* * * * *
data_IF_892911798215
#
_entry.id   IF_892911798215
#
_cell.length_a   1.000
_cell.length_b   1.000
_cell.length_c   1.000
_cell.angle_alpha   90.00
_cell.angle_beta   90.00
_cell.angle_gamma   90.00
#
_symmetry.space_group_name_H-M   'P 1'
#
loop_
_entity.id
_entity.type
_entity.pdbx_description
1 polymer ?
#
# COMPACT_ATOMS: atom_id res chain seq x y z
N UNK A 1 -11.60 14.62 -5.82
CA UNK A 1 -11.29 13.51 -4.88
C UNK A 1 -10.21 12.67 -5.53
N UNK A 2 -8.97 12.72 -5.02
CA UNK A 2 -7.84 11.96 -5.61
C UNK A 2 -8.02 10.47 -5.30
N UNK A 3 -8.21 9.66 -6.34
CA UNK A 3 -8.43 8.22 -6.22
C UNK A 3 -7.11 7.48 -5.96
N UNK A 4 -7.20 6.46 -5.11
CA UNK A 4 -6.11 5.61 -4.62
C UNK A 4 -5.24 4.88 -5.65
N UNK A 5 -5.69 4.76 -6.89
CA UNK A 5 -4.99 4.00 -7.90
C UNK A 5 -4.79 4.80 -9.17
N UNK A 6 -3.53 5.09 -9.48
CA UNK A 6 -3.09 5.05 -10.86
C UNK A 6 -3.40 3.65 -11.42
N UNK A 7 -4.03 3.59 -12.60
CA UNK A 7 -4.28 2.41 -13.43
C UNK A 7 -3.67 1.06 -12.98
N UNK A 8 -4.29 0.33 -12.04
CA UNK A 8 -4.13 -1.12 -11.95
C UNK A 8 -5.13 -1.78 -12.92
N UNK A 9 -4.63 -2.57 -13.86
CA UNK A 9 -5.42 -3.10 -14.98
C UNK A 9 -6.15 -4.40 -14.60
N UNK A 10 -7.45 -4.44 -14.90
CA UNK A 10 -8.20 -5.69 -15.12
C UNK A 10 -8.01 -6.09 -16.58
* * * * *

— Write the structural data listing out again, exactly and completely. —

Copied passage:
data_IF_892911798215
#
_entry.id   IF_892911798215
#
_cell.length_a   1.000
_cell.length_b   1.000
_cell.length_c   1.000
_cell.angle_alpha   90.00
_cell.angle_beta   90.00
_cell.angle_gamma   90.00
#
_symmetry.space_group_name_H-M   'P 1'
#
loop_
_entity.id
_entity.type
_entity.pdbx_description
1 polymer ?
#
# COMPACT_ATOMS: atom_id res chain seq x y z
N UNK A 1 -11.60 14.62 -5.82
CA UNK A 1 -11.29 13.51 -4.88
C UNK A 1 -10.21 12.67 -5.53
N UNK A 2 -8.97 12.72 -5.02
CA UNK A 2 -7.84 11.96 -5.61
C UNK A 2 -8.02 10.47 -5.30
N UNK A 3 -8.21 9.66 -6.34
CA UNK A 3 -8.43 8.22 -6.22
C UNK A 3 -7.11 7.48 -5.96
N UNK A 4 -7.20 6.46 -5.11
CA UNK A 4 -6.11 5.61 -4.62
C UNK A 4 -5.24 4.88 -5.65
N UNK A 5 -5.69 4.76 -6.89
CA UNK A 5 -4.99 4.00 -7.90
C UNK A 5 -4.79 4.80 -9.17
N UNK A 6 -3.53 5.09 -9.48
CA UNK A 6 -3.09 5.05 -10.86
C UNK A 6 -3.40 3.65 -11.42
N UNK A 7 -4.03 3.59 -12.60
CA UNK A 7 -4.28 2.41 -13.43
C UNK A 7 -3.67 1.06 -12.98
N UNK A 8 -4.29 0.33 -12.04
CA UNK A 8 -4.13 -1.12 -11.95
C UNK A 8 -5.13 -1.78 -12.92
N UNK A 9 -4.63 -2.57 -13.86
CA UNK A 9 -5.42 -3.10 -14.98
C UNK A 9 -6.15 -4.40 -14.60
N UNK A 10 -7.45 -4.44 -14.90
CA UNK A 10 -8.20 -5.69 -15.12
C UNK A 10 -8.01 -6.09 -16.58